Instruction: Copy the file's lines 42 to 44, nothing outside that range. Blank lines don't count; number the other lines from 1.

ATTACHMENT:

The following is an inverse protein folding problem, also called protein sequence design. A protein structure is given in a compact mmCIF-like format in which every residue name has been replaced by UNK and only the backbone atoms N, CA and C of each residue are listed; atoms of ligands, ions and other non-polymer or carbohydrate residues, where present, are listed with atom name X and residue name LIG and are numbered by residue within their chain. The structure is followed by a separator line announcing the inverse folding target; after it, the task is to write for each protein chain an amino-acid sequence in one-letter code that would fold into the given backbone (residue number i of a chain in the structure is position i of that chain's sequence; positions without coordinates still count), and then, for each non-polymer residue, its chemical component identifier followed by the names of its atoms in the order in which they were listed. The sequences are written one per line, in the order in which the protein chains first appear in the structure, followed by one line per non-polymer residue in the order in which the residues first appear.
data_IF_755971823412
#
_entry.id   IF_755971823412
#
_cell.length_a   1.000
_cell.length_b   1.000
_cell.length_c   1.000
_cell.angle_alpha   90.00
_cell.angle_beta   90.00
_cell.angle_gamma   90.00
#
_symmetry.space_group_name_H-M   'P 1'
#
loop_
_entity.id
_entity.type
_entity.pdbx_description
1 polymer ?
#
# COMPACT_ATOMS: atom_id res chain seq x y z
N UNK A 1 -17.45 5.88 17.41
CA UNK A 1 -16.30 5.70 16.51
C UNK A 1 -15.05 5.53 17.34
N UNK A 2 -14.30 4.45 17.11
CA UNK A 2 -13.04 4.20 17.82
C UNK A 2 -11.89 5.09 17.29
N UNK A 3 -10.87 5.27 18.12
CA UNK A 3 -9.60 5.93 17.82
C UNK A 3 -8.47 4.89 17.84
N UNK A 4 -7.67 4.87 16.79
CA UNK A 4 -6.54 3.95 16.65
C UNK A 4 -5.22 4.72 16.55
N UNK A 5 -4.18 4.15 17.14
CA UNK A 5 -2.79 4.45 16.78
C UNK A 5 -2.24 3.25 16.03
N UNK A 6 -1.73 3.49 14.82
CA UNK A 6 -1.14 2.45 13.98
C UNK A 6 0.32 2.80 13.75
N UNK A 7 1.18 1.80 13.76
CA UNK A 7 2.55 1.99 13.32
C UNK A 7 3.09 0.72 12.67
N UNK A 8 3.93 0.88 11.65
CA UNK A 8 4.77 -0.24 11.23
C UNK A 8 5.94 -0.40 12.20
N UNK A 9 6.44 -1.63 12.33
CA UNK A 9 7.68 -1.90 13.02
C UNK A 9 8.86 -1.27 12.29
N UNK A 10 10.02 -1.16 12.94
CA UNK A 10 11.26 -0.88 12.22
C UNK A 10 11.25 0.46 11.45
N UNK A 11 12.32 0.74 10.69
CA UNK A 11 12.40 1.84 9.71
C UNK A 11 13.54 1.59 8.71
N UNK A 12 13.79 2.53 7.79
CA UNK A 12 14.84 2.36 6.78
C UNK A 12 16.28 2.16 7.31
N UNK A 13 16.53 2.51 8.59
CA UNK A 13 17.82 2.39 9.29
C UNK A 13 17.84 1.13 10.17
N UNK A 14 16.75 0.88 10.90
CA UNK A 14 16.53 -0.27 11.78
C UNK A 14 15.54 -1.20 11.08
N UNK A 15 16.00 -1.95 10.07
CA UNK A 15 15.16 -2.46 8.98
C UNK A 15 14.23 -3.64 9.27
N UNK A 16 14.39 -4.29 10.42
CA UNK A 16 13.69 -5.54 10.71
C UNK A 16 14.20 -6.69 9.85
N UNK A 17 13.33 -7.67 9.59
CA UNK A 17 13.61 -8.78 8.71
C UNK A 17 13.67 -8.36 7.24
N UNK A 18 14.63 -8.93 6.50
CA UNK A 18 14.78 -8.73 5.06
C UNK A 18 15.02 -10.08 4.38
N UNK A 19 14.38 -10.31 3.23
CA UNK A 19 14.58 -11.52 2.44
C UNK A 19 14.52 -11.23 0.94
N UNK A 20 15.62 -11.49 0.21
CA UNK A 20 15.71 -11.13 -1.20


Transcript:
C UNK A 7 3.09 0.72 12.67
N UNK A 8 3.93 0.88 11.65
CA UNK A 8 4.77 -0.24 11.23